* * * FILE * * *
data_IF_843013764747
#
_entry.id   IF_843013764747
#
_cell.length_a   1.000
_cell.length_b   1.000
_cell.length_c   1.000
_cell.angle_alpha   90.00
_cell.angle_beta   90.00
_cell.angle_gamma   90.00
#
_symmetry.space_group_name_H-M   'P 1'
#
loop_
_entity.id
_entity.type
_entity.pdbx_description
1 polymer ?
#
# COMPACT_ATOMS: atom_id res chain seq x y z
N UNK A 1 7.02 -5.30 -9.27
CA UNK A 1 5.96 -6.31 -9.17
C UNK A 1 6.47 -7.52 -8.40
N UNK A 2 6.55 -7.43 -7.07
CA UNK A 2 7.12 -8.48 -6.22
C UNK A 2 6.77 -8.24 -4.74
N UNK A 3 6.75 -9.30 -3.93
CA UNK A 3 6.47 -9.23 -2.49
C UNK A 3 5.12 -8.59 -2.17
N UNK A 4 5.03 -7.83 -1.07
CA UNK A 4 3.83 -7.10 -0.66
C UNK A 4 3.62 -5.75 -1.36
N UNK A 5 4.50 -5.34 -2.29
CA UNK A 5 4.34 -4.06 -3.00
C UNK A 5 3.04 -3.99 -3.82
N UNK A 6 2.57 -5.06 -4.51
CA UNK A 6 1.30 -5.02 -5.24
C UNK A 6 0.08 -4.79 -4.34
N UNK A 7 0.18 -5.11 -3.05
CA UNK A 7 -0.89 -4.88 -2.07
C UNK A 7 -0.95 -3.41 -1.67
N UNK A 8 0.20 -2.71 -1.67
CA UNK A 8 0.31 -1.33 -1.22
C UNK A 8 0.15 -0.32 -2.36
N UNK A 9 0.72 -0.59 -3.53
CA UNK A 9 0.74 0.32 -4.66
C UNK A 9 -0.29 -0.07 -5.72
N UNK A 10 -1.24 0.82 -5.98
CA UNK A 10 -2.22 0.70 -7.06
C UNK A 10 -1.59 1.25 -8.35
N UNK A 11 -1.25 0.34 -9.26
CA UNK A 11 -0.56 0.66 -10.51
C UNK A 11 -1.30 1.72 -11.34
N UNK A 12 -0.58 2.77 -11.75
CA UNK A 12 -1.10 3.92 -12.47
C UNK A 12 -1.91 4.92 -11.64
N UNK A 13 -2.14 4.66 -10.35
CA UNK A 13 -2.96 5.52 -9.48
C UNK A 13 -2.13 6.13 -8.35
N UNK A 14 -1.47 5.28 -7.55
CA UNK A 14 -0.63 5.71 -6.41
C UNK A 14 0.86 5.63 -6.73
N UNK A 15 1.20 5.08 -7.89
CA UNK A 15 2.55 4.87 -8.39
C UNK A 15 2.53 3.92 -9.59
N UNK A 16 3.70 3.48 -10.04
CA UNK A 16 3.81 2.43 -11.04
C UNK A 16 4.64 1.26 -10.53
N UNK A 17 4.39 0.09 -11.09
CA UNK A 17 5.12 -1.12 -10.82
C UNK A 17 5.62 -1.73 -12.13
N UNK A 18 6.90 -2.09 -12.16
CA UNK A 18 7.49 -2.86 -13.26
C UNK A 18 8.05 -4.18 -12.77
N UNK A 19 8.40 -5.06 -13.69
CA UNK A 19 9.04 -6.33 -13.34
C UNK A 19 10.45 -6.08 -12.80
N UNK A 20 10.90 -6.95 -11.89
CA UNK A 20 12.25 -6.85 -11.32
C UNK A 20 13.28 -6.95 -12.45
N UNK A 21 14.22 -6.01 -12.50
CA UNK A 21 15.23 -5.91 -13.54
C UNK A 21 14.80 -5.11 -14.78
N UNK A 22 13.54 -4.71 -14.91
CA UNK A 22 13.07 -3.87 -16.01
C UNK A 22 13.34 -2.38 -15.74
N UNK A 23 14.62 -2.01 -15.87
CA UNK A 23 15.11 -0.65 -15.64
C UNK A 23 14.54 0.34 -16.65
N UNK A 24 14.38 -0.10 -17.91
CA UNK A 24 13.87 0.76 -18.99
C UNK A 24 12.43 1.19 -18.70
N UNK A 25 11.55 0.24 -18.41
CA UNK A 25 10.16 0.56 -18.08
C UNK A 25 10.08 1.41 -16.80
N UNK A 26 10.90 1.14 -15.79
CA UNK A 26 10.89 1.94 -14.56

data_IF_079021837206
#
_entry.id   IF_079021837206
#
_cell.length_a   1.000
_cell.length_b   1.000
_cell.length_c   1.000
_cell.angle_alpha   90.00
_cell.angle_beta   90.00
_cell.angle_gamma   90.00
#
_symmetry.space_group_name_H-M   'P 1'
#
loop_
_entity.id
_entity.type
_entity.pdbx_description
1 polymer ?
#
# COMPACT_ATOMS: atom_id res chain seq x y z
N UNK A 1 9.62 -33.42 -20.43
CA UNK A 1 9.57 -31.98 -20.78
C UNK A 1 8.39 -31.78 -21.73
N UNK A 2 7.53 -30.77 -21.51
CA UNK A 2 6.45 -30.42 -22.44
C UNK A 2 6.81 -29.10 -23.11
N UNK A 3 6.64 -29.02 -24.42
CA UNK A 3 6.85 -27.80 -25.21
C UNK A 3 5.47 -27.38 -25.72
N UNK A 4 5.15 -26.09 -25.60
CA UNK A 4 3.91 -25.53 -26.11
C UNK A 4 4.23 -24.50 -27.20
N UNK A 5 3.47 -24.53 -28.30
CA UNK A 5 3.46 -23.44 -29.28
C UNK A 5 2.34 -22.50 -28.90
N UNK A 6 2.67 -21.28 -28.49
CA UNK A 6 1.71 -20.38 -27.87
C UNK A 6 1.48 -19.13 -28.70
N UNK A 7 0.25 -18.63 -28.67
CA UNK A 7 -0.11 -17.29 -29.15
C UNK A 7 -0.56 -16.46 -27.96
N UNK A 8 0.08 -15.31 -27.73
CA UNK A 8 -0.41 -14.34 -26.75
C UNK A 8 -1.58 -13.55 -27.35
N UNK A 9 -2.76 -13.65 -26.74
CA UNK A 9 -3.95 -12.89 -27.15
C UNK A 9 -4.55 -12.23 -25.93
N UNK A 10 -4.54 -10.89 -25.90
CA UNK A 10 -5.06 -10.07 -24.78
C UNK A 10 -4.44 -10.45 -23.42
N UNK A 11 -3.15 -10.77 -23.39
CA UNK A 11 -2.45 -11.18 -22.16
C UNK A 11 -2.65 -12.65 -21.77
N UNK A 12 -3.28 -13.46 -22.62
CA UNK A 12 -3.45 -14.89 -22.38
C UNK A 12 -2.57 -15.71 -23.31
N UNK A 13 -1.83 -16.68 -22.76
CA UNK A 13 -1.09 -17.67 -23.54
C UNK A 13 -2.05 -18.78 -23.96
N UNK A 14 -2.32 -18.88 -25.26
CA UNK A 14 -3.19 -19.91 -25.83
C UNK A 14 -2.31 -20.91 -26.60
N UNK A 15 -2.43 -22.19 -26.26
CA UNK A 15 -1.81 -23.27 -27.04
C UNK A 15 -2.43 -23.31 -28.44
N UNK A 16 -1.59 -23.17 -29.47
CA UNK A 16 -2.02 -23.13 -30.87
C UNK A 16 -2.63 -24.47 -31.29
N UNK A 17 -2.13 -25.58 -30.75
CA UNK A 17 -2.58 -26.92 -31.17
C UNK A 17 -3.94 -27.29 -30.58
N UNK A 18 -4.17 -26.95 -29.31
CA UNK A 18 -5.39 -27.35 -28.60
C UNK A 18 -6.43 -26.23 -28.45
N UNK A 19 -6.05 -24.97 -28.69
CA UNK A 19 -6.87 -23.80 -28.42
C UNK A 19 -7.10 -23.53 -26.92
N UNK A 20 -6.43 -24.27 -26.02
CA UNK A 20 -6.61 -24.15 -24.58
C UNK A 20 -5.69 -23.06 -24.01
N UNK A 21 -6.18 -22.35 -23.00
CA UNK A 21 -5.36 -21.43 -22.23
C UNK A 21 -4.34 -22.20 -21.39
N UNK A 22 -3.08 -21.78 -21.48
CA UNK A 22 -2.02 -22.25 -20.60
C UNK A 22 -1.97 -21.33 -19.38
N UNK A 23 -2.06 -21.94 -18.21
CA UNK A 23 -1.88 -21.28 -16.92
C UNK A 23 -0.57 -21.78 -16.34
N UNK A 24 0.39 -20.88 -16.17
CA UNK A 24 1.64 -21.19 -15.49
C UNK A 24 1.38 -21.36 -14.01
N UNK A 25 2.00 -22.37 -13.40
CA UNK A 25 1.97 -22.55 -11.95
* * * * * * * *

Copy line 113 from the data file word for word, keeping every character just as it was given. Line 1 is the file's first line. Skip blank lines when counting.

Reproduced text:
_entity.type